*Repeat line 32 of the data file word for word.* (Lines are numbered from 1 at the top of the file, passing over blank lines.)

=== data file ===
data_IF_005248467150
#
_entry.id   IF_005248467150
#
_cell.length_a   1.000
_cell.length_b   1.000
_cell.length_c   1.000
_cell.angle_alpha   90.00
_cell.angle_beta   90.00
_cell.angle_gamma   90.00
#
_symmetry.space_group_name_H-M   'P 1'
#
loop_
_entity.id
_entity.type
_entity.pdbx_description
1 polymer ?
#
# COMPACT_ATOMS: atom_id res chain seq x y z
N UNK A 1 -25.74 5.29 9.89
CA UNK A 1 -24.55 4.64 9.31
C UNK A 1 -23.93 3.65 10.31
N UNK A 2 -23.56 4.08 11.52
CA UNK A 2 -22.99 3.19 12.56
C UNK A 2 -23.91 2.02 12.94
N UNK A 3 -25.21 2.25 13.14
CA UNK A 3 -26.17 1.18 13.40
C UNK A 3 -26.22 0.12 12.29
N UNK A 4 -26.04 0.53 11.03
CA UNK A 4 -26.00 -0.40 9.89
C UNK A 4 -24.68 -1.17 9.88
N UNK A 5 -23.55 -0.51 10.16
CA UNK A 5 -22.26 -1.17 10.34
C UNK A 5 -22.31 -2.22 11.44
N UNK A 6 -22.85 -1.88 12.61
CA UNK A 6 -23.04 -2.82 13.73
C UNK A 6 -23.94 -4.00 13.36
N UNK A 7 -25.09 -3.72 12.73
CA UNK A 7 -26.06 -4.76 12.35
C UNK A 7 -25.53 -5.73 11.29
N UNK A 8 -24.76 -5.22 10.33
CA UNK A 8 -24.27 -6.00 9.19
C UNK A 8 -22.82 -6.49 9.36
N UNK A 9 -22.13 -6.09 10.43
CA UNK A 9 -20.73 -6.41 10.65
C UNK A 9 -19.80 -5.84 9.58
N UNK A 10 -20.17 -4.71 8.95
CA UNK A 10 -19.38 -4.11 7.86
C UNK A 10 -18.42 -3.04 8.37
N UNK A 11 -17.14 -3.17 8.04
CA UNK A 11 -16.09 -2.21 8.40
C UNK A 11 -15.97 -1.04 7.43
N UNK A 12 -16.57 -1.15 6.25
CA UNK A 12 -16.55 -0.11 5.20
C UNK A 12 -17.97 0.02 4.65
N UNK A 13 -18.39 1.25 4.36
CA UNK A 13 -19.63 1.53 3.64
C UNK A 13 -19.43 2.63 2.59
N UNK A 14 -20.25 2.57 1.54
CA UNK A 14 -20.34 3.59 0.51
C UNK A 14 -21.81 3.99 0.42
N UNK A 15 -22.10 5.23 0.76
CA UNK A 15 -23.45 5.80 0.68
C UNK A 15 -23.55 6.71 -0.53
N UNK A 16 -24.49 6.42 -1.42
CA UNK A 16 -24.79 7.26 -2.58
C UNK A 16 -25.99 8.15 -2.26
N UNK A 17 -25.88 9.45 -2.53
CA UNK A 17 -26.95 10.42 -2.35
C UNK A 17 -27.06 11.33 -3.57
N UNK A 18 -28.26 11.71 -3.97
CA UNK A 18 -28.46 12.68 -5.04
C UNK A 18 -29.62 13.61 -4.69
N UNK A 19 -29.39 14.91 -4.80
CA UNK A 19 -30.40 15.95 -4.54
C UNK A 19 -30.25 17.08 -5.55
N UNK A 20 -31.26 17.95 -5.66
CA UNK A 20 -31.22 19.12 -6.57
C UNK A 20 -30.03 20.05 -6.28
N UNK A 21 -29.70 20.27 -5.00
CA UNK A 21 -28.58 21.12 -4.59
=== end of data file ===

C UNK A 4 -24.68 -1.17 9.88